The annual ‘panic-inducing cluster of disappointment:’ students face woes with imperfect housing lottery

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The housing lottery is the bane of my existence.

Each year, students are lumped into three categories: rising senior, rising junior, and rising sophomore. These categories are determined by the number of credit hours that students will have completed at the end of the spring semester.

Problem number one arises from this.

I am currently a third-year student, though I already have senior standing with 98 completed credit hours. However, I am still placed with all of the other rising seniors who will have at least 90 credit hours completed by the end of the spring semester. This problem exists within each class level. Instead of celebrating those who have achieved more, the housing lottery places each person on the same level.

While, yes, this may seem fair, there is no guarantee that students will pass all of their classes — it is entirely possible that someone will fail to achieve that rising junior or senior standing, but will still have a better housing placement than those who passed all of their classes.

The housing lottery also does not account for GPA, which seems counterproductive to everything that college is supposed to stand for.

Students are supposed to aim high, try their hardest, but why would they bother if their achievements mean nothing when it comes to things that truly matter, like where you’ll be living for the next nine months of your life?

Perhaps the lottery avoids this process to save students with late housing numbers some embarrassment. I do understand and sympathize this thought; however, it is also possible that it could force students to work harder to achieve a better housing time.

Another possible idea to change the current housing lottery is to assign times to roommate groups as opposed to individuals.

Prior to housing lottery, collect information about who each student wants to live with and provide that group with a time to select. This would also provide more information about how many people want to live in single, double, triple, etc., which could help prevent students from not even having housing at the end of the lottery.

One of my roommates for the past two years, a rising senior, has to live off-campus because we were not able to get a three-person apartment or house and, as a senior, no one should be forced to live in a dorm.

This could also help alleviate the stress that comes with underclassmen wondering whether or not there will be any housing left for them at all, a problem that Capital has had in the past (see: Capital University Uses Ohio Water Park For Student Housing Temporarily, The Huffington Post).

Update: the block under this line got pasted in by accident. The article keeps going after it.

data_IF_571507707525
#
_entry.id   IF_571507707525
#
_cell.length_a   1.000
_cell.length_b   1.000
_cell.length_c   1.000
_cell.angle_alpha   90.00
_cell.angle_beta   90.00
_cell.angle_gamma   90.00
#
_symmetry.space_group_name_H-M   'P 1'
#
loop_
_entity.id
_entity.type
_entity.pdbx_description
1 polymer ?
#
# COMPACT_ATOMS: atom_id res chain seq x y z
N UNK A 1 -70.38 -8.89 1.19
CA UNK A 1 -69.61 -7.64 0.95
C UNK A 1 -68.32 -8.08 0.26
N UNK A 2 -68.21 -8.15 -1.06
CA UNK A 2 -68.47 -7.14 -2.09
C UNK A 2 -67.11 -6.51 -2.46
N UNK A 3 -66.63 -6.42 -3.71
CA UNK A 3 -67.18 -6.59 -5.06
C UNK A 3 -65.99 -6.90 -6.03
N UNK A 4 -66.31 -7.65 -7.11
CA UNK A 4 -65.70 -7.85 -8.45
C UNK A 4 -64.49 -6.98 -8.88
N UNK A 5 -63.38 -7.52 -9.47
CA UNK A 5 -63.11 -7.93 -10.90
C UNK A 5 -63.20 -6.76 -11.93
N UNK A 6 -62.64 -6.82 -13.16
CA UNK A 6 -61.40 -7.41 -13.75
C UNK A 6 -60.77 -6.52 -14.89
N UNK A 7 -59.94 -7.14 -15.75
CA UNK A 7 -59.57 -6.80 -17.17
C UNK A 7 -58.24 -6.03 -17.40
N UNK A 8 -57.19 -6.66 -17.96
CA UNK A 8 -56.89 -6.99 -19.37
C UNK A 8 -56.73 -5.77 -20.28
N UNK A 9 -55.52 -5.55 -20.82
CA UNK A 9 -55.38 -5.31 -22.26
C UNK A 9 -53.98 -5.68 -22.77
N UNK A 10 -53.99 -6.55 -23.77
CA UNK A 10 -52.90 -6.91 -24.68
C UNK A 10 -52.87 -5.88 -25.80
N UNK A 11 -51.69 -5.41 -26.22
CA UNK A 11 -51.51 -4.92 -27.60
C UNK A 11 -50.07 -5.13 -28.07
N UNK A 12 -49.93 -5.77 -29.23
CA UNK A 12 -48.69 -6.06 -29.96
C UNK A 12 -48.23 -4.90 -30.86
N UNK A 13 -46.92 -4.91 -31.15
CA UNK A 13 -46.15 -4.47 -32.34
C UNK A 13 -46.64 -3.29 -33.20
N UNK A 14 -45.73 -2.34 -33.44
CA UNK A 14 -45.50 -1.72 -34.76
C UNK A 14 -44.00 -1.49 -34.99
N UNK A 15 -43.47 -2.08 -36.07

When asked on social media, students had several critiques for the housing process.

“Kind of disappointed that my number as an incoming 5th year senior was so low that I wasn’t able to get into any of the housing other upperclassmen could get into,” said senior social work major Monica Conklin.

Cogan Bishop, a senior accounting major, said, “[The housing lottery] doesn’t work because they give out so many ‘accommodations.'”

He touches on a point that many people also have problems with.

Handing out accommodations to students is a great concept. All students deserve a fair chance at success, and if they require accommodations, then they deserve that help. However, we’ve all heard horror stories about people abusing the system for their own personal gain, claiming to have food allergies or mental health disorders.

There are those who truly do have these problems and deserve accommodations, but there are also those who make it up to get priority housing. Once so many people begin to apply for accommodations, it become difficult to turn people away because you’re essentially claiming that one person’s disability is more important than another’s, which is never true. Students, then, have realized that the system can be abused.

It’s no secret that students have problems with housing every year. With the change from the in-person lottery to the online system, things have become immensely better. But why stop there? Continue making changes to the system until something works. Gauge the number of angry phone calls, e-mails, and tweets (and articles) and see which direction the lottery needs to go.

 

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